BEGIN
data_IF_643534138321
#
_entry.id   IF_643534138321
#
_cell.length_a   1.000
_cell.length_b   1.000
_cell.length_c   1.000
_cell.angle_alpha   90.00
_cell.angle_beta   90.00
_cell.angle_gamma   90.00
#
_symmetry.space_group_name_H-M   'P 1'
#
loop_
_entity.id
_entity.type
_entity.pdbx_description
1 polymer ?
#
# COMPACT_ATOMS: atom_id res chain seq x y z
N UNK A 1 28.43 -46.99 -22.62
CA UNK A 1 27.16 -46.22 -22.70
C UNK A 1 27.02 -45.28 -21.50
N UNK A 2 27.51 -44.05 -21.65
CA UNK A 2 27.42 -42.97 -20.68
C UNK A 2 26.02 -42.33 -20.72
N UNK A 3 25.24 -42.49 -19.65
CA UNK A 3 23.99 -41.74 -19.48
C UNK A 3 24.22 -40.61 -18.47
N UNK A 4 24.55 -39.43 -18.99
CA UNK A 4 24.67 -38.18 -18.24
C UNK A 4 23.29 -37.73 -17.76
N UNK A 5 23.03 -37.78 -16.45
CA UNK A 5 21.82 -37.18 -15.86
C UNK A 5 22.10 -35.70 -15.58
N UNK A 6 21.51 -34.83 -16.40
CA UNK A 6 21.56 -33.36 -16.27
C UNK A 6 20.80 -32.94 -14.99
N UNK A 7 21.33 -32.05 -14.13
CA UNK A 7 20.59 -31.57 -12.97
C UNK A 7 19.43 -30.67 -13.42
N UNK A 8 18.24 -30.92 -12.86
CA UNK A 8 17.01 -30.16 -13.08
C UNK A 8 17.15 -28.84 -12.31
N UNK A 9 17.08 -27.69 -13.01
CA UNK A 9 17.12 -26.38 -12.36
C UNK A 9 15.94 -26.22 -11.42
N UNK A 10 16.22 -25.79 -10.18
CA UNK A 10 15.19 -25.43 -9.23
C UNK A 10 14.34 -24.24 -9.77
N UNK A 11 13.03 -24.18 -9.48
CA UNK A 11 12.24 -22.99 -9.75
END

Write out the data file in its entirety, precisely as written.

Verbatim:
data_IF_643534138321
#
_entry.id   IF_643534138321
#
_cell.length_a   1.000
_cell.length_b   1.000
_cell.length_c   1.000
_cell.angle_alpha   90.00
_cell.angle_beta   90.00
_cell.angle_gamma   90.00
#
_symmetry.space_group_name_H-M   'P 1'
#
loop_
_entity.id
_entity.type
_entity.pdbx_description
1 polymer ?
#
# COMPACT_ATOMS: atom_id res chain seq x y z
N UNK A 1 28.43 -46.99 -22.62
CA UNK A 1 27.16 -46.22 -22.70
C UNK A 1 27.02 -45.28 -21.50
N UNK A 2 27.51 -44.05 -21.65
CA UNK A 2 27.42 -42.97 -20.68
C UNK A 2 26.02 -42.33 -20.72
N UNK A 3 25.24 -42.49 -19.65
CA UNK A 3 23.99 -41.74 -19.48
C UNK A 3 24.22 -40.61 -18.47
N UNK A 4 24.55 -39.43 -18.99
CA UNK A 4 24.67 -38.18 -18.24
C UNK A 4 23.29 -37.73 -17.76
N UNK A 5 23.03 -37.78 -16.45
CA UNK A 5 21.82 -37.18 -15.86
C UNK A 5 22.10 -35.70 -15.58
N UNK A 6 21.51 -34.83 -16.40
CA UNK A 6 21.56 -33.36 -16.27
C UNK A 6 20.80 -32.94 -14.99
N UNK A 7 21.33 -32.05 -14.13
CA UNK A 7 20.59 -31.57 -12.97
C UNK A 7 19.43 -30.67 -13.42
N UNK A 8 18.24 -30.92 -12.86
CA UNK A 8 17.01 -30.16 -13.08
C UNK A 8 17.15 -28.84 -12.31
N UNK A 9 17.08 -27.69 -13.01
CA UNK A 9 17.12 -26.38 -12.36
C UNK A 9 15.94 -26.22 -11.42
N UNK A 10 16.22 -25.79 -10.18
CA UNK A 10 15.19 -25.43 -9.23
C UNK A 10 14.34 -24.24 -9.77
N UNK A 11 13.03 -24.18 -9.48
CA UNK A 11 12.24 -22.99 -9.75